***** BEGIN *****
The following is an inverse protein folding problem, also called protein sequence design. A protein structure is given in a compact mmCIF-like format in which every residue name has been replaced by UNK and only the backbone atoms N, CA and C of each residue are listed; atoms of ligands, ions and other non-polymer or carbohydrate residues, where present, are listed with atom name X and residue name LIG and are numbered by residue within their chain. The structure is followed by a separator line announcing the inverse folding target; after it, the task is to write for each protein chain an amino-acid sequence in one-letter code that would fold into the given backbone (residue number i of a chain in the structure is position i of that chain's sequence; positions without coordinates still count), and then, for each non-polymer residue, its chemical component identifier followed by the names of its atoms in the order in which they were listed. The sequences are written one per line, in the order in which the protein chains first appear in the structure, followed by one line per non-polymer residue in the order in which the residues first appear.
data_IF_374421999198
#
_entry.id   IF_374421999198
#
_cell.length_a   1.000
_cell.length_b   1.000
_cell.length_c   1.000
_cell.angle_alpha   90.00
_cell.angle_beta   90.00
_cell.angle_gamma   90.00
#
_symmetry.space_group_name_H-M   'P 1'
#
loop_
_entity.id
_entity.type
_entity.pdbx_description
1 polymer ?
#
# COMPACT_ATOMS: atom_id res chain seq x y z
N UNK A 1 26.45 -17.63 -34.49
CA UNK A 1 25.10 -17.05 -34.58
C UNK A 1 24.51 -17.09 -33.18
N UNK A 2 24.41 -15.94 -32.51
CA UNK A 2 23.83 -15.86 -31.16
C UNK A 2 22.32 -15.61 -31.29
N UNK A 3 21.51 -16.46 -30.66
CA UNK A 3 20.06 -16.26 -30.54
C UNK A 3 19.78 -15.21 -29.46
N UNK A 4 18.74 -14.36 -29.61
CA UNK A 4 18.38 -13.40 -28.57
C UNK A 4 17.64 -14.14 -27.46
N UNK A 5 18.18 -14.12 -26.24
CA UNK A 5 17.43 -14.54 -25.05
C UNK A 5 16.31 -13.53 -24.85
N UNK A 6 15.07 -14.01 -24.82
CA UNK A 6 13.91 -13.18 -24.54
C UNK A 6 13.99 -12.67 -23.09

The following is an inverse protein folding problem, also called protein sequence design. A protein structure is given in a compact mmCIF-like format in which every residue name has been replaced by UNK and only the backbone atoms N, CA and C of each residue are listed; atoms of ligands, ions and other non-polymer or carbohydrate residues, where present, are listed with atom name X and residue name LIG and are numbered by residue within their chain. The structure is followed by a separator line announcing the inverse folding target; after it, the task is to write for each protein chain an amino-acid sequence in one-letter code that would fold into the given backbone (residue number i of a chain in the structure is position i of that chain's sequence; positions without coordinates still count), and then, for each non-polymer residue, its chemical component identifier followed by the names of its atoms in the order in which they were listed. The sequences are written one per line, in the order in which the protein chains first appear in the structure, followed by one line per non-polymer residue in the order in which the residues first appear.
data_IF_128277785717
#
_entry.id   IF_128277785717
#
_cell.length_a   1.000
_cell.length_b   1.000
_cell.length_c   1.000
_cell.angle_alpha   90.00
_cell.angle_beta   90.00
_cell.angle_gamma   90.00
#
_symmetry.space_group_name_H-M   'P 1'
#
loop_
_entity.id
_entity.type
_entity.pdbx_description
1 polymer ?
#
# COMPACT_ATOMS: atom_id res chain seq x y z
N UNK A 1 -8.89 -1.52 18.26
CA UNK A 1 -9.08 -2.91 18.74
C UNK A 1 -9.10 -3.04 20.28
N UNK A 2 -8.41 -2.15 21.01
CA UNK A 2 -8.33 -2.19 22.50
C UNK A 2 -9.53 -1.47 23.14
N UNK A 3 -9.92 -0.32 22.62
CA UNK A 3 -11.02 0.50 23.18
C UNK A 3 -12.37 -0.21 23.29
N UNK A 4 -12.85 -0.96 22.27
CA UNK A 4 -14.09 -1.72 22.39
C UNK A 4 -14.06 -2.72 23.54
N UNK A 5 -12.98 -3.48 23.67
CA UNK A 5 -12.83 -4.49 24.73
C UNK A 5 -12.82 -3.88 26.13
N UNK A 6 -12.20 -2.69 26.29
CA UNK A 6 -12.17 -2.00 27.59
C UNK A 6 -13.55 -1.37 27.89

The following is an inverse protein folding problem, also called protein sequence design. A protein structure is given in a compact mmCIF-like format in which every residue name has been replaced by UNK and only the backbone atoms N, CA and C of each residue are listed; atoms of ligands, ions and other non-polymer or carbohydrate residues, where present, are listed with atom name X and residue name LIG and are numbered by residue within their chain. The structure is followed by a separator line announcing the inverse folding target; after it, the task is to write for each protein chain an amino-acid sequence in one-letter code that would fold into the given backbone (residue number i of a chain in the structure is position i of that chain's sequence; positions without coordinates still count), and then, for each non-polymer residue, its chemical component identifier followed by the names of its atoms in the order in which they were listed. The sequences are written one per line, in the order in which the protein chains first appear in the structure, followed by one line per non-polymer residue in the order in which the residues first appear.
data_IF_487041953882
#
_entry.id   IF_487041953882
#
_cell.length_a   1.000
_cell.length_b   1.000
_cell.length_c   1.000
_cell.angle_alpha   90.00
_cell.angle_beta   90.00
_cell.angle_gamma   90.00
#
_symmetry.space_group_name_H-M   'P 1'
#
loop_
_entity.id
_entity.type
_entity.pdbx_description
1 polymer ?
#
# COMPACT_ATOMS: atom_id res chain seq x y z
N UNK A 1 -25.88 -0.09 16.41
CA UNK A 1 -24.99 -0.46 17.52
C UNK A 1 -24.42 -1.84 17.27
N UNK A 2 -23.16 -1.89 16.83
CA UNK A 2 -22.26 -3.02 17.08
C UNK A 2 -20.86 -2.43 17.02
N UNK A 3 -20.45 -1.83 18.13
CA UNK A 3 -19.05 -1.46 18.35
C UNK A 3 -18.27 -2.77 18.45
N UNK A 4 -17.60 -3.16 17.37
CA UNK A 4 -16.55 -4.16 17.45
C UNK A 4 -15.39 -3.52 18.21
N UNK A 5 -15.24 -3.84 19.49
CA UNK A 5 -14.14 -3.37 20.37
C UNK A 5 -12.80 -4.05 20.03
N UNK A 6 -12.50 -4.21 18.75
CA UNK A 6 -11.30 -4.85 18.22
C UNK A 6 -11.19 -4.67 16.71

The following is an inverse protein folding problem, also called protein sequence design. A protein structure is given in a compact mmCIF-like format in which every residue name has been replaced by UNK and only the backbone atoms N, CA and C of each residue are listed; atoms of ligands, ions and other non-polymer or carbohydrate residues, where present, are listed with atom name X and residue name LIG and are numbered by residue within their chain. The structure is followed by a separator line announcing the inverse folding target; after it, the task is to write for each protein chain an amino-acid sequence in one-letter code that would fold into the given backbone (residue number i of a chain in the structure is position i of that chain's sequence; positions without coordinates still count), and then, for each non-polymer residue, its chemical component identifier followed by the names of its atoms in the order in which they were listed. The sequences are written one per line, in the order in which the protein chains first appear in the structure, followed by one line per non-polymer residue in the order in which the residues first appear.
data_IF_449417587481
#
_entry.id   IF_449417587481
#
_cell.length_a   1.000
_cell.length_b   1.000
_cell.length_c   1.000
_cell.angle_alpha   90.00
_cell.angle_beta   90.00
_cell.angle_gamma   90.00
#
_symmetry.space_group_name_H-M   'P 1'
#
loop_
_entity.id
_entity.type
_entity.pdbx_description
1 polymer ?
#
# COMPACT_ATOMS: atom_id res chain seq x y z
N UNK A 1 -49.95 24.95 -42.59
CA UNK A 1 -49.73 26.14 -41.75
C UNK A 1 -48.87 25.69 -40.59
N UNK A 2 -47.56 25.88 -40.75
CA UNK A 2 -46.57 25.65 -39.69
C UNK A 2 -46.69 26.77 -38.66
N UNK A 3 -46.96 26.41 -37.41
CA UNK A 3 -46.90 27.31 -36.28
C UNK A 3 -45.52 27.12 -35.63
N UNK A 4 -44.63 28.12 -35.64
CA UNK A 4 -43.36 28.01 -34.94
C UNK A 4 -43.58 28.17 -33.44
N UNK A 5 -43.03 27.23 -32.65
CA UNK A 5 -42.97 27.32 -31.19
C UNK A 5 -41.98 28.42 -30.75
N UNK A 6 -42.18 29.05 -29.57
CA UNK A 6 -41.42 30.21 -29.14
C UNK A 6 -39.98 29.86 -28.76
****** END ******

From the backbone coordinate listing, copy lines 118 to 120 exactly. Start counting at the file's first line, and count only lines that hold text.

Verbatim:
The following is an inverse protein folding problem, also called protein sequence design. A protein structure is given in a compact mmCIF-like format in which every residue name has been replaced by UNK and only the backbone atoms N, CA and C of each residue are listed; atoms of ligands, ions and other non-polymer or carbohydrate residues, where present, are listed with atom name X and residue name LIG and are numbered by residue within their chain. The structure is followed by a separator line announcing the inverse folding target; after it, the task is to write for each protein chain an amino-acid sequence in one-letter code that would fold into the given backbone (residue number i of a chain in the structure is position i of that chain's sequence; positions without coordinates still count), and then, for each non-polymer residue, its chemical component identifier followed by the names of its atoms in the order in which they were listed. The sequences are written one per line, in the order in which the protein chains first appear in the structure, followed by one line per non-polymer residue in the order in which the residues first appear.
data_IF_449417587481
#